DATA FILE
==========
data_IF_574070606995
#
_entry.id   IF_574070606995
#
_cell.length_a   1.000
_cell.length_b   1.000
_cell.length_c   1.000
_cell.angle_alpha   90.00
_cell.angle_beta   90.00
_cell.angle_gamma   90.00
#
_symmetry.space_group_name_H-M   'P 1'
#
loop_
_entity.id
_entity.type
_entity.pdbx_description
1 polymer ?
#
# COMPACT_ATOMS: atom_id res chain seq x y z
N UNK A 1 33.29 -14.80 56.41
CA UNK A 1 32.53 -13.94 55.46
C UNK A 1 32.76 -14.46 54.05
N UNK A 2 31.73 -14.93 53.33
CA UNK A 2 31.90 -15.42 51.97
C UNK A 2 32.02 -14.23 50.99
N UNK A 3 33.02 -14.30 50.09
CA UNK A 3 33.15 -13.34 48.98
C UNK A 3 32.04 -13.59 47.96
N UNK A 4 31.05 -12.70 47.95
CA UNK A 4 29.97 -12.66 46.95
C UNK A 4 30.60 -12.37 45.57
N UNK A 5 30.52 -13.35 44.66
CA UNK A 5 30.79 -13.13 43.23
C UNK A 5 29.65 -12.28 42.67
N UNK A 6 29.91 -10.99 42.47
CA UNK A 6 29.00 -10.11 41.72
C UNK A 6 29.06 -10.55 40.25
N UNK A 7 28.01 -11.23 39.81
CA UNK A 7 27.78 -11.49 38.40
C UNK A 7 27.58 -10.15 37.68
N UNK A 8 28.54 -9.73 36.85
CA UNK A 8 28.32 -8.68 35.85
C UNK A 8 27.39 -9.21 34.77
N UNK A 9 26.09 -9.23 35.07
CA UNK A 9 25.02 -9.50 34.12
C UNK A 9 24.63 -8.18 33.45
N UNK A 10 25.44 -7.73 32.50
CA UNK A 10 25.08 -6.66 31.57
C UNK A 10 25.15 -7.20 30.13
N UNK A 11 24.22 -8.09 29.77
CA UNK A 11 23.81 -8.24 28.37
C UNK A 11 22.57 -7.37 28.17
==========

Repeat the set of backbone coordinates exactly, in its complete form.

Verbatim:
data_IF_574070606995
#
_entry.id   IF_574070606995
#
_cell.length_a   1.000
_cell.length_b   1.000
_cell.length_c   1.000
_cell.angle_alpha   90.00
_cell.angle_beta   90.00
_cell.angle_gamma   90.00
#
_symmetry.space_group_name_H-M   'P 1'
#
loop_
_entity.id
_entity.type
_entity.pdbx_description
1 polymer ?
#
# COMPACT_ATOMS: atom_id res chain seq x y z
N UNK A 1 33.29 -14.80 56.41
CA UNK A 1 32.53 -13.94 55.46
C UNK A 1 32.76 -14.46 54.05
N UNK A 2 31.73 -14.93 53.33
CA UNK A 2 31.90 -15.42 51.97
C UNK A 2 32.02 -14.23 50.99
N UNK A 3 33.02 -14.30 50.09
CA UNK A 3 33.15 -13.34 48.98
C UNK A 3 32.04 -13.59 47.96
N UNK A 4 31.05 -12.70 47.95
CA UNK A 4 29.97 -12.66 46.95
C UNK A 4 30.60 -12.37 45.57
N UNK A 5 30.52 -13.35 44.66
CA UNK A 5 30.79 -13.13 43.23
C UNK A 5 29.65 -12.28 42.67
N UNK A 6 29.91 -10.99 42.47
CA UNK A 6 29.00 -10.11 41.72
C UNK A 6 29.06 -10.55 40.25
N UNK A 7 28.01 -11.23 39.81
CA UNK A 7 27.78 -11.49 38.40
C UNK A 7 27.58 -10.15 37.68
N UNK A 8 28.54 -9.73 36.85
CA UNK A 8 28.32 -8.68 35.85
C UNK A 8 27.39 -9.21 34.77
N UNK A 9 26.09 -9.23 35.07
CA UNK A 9 25.02 -9.50 34.12
C UNK A 9 24.63 -8.18 33.45
N UNK A 10 25.44 -7.73 32.50
CA UNK A 10 25.08 -6.66 31.57
C UNK A 10 25.15 -7.20 30.13
N UNK A 11 24.22 -8.09 29.77
CA UNK A 11 23.81 -8.24 28.37
C UNK A 11 22.57 -7.37 28.17